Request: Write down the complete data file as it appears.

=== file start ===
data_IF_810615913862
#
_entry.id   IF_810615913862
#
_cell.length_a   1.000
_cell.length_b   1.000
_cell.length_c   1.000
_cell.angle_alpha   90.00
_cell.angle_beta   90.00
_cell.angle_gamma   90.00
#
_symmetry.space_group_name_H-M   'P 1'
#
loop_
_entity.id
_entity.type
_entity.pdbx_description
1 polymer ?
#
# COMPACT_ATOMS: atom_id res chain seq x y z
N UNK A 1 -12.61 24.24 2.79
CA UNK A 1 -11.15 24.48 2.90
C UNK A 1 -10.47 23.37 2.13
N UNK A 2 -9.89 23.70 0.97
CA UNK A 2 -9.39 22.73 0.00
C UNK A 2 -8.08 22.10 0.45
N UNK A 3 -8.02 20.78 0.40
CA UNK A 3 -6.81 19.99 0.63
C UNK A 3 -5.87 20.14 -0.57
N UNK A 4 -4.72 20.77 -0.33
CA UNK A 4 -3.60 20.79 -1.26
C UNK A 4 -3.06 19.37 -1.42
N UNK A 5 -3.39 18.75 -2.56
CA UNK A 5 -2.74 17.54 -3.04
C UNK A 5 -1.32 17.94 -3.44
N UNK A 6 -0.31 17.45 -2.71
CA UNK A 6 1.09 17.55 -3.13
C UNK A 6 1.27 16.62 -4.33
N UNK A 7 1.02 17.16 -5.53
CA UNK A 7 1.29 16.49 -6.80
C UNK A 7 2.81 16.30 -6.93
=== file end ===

data_IF_810615913862
#
_entry.id   IF_810615913862
#
_cell.length_a   1.000
_cell.length_b   1.000
_cell.length_c   1.000
_cell.angle_alpha   90.00
_cell.angle_beta   90.00
_cell.angle_gamma   90.00
#
_symmetry.space_group_name_H-M   'P 1'
#
loop_
_entity.id
_entity.type
_entity.pdbx_description
1 polymer ?
#
# COMPACT_ATOMS: atom_id res chain seq x y z
N UNK A 1 -12.61 24.24 2.79
CA UNK A 1 -11.15 24.48 2.90
C UNK A 1 -10.47 23.37 2.13
N UNK A 2 -9.89 23.70 0.97
CA UNK A 2 -9.39 22.73 0.00
C UNK A 2 -8.08 22.10 0.45
N UNK A 3 -8.02 20.78 0.40
CA UNK A 3 -6.81 19.99 0.63
C UNK A 3 -5.87 20.14 -0.57
N UNK A 4 -4.72 20.77 -0.33
CA UNK A 4 -3.60 20.79 -1.26
C UNK A 4 -3.06 19.37 -1.42
N UNK A 5 -3.39 18.75 -2.56
CA UNK A 5 -2.74 17.54 -3.04
C UNK A 5 -1.32 17.94 -3.44
N UNK A 6 -0.31 17.45 -2.71
CA UNK A 6 1.09 17.55 -3.13
C UNK A 6 1.27 16.62 -4.33
N UNK A 7 1.02 17.16 -5.53
CA UNK A 7 1.29 16.49 -6.80
C UNK A 7 2.81 16.30 -6.93